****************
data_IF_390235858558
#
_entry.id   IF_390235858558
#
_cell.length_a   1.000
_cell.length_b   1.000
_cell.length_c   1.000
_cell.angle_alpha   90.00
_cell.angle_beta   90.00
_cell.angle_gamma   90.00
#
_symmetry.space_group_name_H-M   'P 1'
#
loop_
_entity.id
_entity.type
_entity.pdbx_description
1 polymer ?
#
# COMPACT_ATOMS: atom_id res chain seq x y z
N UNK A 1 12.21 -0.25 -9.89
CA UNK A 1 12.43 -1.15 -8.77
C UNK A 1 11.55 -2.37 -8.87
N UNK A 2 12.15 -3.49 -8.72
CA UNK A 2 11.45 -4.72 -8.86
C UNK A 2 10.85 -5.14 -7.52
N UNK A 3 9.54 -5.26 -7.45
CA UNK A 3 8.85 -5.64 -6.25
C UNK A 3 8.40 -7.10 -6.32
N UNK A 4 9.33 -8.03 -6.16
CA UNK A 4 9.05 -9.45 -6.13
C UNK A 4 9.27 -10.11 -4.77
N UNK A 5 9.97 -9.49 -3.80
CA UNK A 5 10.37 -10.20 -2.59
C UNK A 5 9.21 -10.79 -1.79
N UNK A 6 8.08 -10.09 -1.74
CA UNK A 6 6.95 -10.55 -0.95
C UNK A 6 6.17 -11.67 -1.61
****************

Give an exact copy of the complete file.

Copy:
data_IF_390235858558
#
_entry.id   IF_390235858558
#
_cell.length_a   1.000
_cell.length_b   1.000
_cell.length_c   1.000
_cell.angle_alpha   90.00
_cell.angle_beta   90.00
_cell.angle_gamma   90.00
#
_symmetry.space_group_name_H-M   'P 1'
#
loop_
_entity.id
_entity.type
_entity.pdbx_description
1 polymer ?
#
# COMPACT_ATOMS: atom_id res chain seq x y z
N UNK A 1 12.21 -0.25 -9.89
CA UNK A 1 12.43 -1.15 -8.77
C UNK A 1 11.55 -2.37 -8.87
N UNK A 2 12.15 -3.49 -8.72
CA UNK A 2 11.45 -4.72 -8.86
C UNK A 2 10.85 -5.14 -7.52
N UNK A 3 9.54 -5.26 -7.45
CA UNK A 3 8.85 -5.64 -6.25
C UNK A 3 8.40 -7.10 -6.32
N UNK A 4 9.33 -8.03 -6.16
CA UNK A 4 9.05 -9.45 -6.13
C UNK A 4 9.27 -10.11 -4.77
N UNK A 5 9.97 -9.49 -3.80
CA UNK A 5 10.37 -10.20 -2.59
C UNK A 5 9.21 -10.79 -1.79
N UNK A 6 8.08 -10.09 -1.74
CA UNK A 6 6.95 -10.55 -0.95
C UNK A 6 6.17 -11.67 -1.61